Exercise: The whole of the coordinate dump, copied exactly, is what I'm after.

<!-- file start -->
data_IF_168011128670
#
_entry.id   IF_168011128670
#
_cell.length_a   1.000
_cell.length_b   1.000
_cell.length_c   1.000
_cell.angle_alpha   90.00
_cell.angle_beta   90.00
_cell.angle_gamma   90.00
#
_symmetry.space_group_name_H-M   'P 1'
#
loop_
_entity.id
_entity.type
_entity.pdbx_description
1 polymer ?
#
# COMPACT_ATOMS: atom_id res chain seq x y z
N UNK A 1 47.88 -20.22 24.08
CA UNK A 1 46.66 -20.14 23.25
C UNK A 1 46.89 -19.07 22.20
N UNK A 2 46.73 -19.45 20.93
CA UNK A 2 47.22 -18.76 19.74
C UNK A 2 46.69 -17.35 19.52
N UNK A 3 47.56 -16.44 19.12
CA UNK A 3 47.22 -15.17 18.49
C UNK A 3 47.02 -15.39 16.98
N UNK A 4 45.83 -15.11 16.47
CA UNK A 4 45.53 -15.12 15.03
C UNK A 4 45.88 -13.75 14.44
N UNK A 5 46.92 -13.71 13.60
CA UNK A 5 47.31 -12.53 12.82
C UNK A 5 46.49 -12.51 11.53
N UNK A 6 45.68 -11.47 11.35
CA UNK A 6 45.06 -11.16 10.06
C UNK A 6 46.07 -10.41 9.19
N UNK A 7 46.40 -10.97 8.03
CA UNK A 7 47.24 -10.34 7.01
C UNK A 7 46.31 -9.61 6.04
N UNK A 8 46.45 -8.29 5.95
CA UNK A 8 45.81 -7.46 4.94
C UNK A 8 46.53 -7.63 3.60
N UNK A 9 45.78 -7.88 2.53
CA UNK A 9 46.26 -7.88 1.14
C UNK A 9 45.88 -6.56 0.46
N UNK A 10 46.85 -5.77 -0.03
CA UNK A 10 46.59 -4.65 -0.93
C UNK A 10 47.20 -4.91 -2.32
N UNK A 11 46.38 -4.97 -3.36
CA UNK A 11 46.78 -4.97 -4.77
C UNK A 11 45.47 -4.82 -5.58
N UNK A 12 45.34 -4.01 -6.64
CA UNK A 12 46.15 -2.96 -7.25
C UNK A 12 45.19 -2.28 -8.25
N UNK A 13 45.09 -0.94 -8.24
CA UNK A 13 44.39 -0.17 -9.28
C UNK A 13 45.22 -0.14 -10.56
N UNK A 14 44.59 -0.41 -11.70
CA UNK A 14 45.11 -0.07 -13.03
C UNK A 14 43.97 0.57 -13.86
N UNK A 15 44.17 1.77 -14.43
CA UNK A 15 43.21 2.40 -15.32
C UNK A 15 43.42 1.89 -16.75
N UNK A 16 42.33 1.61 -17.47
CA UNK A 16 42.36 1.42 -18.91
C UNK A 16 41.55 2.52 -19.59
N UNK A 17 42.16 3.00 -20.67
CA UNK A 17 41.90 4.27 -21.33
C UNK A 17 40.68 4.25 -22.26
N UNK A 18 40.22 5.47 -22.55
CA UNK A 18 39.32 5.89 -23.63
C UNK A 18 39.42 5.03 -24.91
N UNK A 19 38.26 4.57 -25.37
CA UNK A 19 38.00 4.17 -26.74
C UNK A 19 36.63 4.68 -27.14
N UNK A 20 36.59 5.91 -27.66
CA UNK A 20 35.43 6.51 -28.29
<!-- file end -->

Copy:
data_IF_168011128670
#
_entry.id   IF_168011128670
#
_cell.length_a   1.000
_cell.length_b   1.000
_cell.length_c   1.000
_cell.angle_alpha   90.00
_cell.angle_beta   90.00
_cell.angle_gamma   90.00
#
_symmetry.space_group_name_H-M   'P 1'
#
loop_
_entity.id
_entity.type
_entity.pdbx_description
1 polymer ?
#
# COMPACT_ATOMS: atom_id res chain seq x y z
N UNK A 1 47.88 -20.22 24.08
CA UNK A 1 46.66 -20.14 23.25
C UNK A 1 46.89 -19.07 22.20
N UNK A 2 46.73 -19.45 20.93
CA UNK A 2 47.22 -18.76 19.74
C UNK A 2 46.69 -17.35 19.52
N UNK A 3 47.56 -16.44 19.12
CA UNK A 3 47.22 -15.17 18.49
C UNK A 3 47.02 -15.39 16.98
N UNK A 4 45.83 -15.11 16.47
CA UNK A 4 45.53 -15.12 15.03
C UNK A 4 45.88 -13.75 14.44
N UNK A 5 46.92 -13.71 13.60
CA UNK A 5 47.31 -12.53 12.82
C UNK A 5 46.49 -12.51 11.53
N UNK A 6 45.68 -11.47 11.35
CA UNK A 6 45.06 -11.16 10.06
C UNK A 6 46.07 -10.41 9.19
N UNK A 7 46.40 -10.97 8.03
CA UNK A 7 47.24 -10.34 7.01
C UNK A 7 46.31 -9.61 6.04
N UNK A 8 46.45 -8.29 5.95
CA UNK A 8 45.81 -7.46 4.94
C UNK A 8 46.53 -7.63 3.60
N UNK A 9 45.78 -7.88 2.53
CA UNK A 9 46.26 -7.88 1.14
C UNK A 9 45.88 -6.56 0.46
N UNK A 10 46.85 -5.77 -0.03
CA UNK A 10 46.59 -4.65 -0.93
C UNK A 10 47.20 -4.91 -2.32
N UNK A 11 46.38 -4.97 -3.36
CA UNK A 11 46.78 -4.97 -4.77
C UNK A 11 45.47 -4.82 -5.58
N UNK A 12 45.34 -4.01 -6.64
CA UNK A 12 46.15 -2.96 -7.25
C UNK A 12 45.19 -2.28 -8.25
N UNK A 13 45.09 -0.94 -8.24
CA UNK A 13 44.39 -0.17 -9.28
C UNK A 13 45.22 -0.14 -10.56
N UNK A 14 44.59 -0.41 -11.70
CA UNK A 14 45.11 -0.07 -13.03
C UNK A 14 43.97 0.57 -13.86
N UNK A 15 44.17 1.77 -14.43
CA UNK A 15 43.21 2.40 -15.32
C UNK A 15 43.42 1.89 -16.75
N UNK A 16 42.33 1.61 -17.47
CA UNK A 16 42.36 1.42 -18.91
C UNK A 16 41.55 2.52 -19.59
N UNK A 17 42.16 3.00 -20.67
CA UNK A 17 41.90 4.27 -21.33
C UNK A 17 40.68 4.25 -22.26
N UNK A 18 40.22 5.47 -22.55
CA UNK A 18 39.32 5.89 -23.63
C UNK A 18 39.42 5.03 -24.91
N UNK A 19 38.26 4.57 -25.37
CA UNK A 19 38.00 4.17 -26.74
C UNK A 19 36.63 4.68 -27.14
N UNK A 20 36.59 5.91 -27.66
CA UNK A 20 35.43 6.51 -28.29